RTC asked its legion of correspondents, charlatans, sycophants, toadies and other hangers-on to send us their very favorite March Madness memory, something that had a visceral effect on who they are as a person and college basketball fan today. Not surprisingly, many of the submissions were excellent and if you’re not fired up reading them, then you need to head back over to PerezHilton for the rest of this month. We’ve chosen the sixteen best, and we’ll be counting them down over the next two weeks as we approach the 2009 NCAA Tournament.
The Hunter S. Thompson of College Basketball (submitted by Ray Floriani of College Chalktalk)
SOUTH ORANGE, NJ – The NCAA tournament in 1979 turned out to be truly memorable. And not simply because of Magic vs. Bird. First, a little background. I was writing and doing some photographic work for Eastern Basketball magazine. EB was produced in the Long Island home of founders Ralph and Rita Pollio and enjoyed a good following. The three of us plus Rita’s brother Ray took a twelve-hour drive to Raleigh for the first two rounds. On Friday evening Penn stopped Iona (coached by the late Jim Valvano) and St. John’s upset a good Temple team. On Sunday it was the day still known in ACC country as “Black Sunday.” Penn upset top ranked North Carolina and St. John’s, who upset Duke in December’s Holiday Festival consolation, made it two straight over the Devils with another upset victory.
The following weekend it was off to Greensboro for the regionals. I traveled with EB writer Happy Fine. An extremely knowledgeable basketball analyst and excellent writer, Happy knew a good number of people and was well connected. We flew to Greensboro, had regular hotel rooms, credentials and ate at good restaurants and covered some memorable games. Greensboro Coliseum was half (or more empty) with no ACC representatives. Even the local papers billed the regionals as the “frost belt four.” For the record, Penn upset Syracuse and St.John’s did the same to Rutgers in the semis. Then Penn edged St. John’s in a thrilling regional final. As the sign Penn fans held in post game celebrations read, “weese going to Utah.”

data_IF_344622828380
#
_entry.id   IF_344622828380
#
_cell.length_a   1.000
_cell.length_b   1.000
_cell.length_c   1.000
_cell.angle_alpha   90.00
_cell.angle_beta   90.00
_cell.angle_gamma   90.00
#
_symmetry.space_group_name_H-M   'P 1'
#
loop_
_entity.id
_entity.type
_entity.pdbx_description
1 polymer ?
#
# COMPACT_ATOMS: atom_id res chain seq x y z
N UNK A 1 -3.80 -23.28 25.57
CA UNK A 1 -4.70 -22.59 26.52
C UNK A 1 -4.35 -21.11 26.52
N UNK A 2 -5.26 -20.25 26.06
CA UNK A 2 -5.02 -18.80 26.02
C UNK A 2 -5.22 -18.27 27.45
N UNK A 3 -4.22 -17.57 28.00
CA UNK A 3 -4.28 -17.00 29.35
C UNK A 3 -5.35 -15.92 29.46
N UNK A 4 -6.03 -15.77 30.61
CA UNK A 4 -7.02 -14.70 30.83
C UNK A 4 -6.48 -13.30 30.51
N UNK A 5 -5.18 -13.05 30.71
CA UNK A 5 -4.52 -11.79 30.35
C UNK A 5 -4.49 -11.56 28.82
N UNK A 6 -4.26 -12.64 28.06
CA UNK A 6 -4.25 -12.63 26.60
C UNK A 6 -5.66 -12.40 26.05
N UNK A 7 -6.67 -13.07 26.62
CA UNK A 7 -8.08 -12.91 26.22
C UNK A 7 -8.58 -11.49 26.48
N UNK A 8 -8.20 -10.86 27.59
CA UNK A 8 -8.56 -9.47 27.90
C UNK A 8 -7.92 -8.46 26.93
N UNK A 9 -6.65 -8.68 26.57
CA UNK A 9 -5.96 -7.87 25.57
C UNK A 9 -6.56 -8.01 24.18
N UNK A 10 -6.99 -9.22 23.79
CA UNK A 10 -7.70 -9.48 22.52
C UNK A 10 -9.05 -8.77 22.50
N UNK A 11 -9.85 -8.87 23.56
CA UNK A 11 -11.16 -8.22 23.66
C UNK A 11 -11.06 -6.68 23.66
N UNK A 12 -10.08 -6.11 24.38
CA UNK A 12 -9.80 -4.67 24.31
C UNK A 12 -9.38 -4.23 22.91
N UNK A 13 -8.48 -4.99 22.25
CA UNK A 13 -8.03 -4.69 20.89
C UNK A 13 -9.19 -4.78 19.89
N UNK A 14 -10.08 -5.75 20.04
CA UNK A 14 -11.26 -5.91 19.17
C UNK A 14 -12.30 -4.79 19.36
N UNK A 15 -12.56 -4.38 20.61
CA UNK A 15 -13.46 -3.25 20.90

Now in 1979 there was no Big East. Penn naturally was in the Ivy, but schools like St. John’s were part of ECAC regional affiliations while Rutgers was in the Eastern Eight (now Atlantic Ten). We did not cover the ACC at EB – only the “traditional East.” We had an agreement with the NCAA that if we got a team in we could get a Final Four credential (as in… one credential). As much as Rita tried, we could not secure a second for yours truly. Happy and I would drive to Philadelphia (about 2 hours) and fly on the Penn fan charter – the bad news was that I did not have a ticket nor did we have hotel rooms in Salt Lake City. Talk about “survive and advance.”
We flew out Thursday morning , two days before the semis. Happy secured us a ‘room’ in the suite of SI’s Curry Kirkpatrick. A heavy hitter on SI’s team, I met Curry through Happy in Greensboro and felt him humble and passionate about the game. An hour into the flight, Happy had already secured tickets for me to the semis and finals with the whole cost setting me back only about $30. No complaints, at least I was in. The charter was mostly Penn students and we had a great time discussing basketball with them on the flight out. That night I went to the NABC (National Association of Basketball Coaches) all-star game at the old Salt Palace, where the Jazz played. Pleased to see James Bailey of Rutgers star in the contest which had a number of solid players.
The Final Four was held at the Arena on the University of Utah campus. On Friday at open practice I met with Al McGuire. There was no ESPN back then. NBC televised the tournament and some national games. Eastern teams like Syracuse got maybe a date or two or national TV. McGuire wanted to know more about Penn so Rita arranged for me to meet with him. She prepared a sizable portfolio on the Quakers. After meeting McGuire, quite a thrill since I idolized him and his coaching style since high school, he put the packet aside. In his unique style he jotted down key points about Penn. Their marquee players Tony Price and Bobby Willis. The multi-talented center Matt White. The coaching philosophy of Bob Weinauer. The streamers thrown after the first basket. Even the watering hole, Smokey Joe’s, which had cheap tap brews and great cheesesteaks. We met for about a half hour then McGuire gave me his card. Safe to say, from my vantage point, the McGuire meeting was a highlight of that Final Four (an example of his peculiar eloquence is below).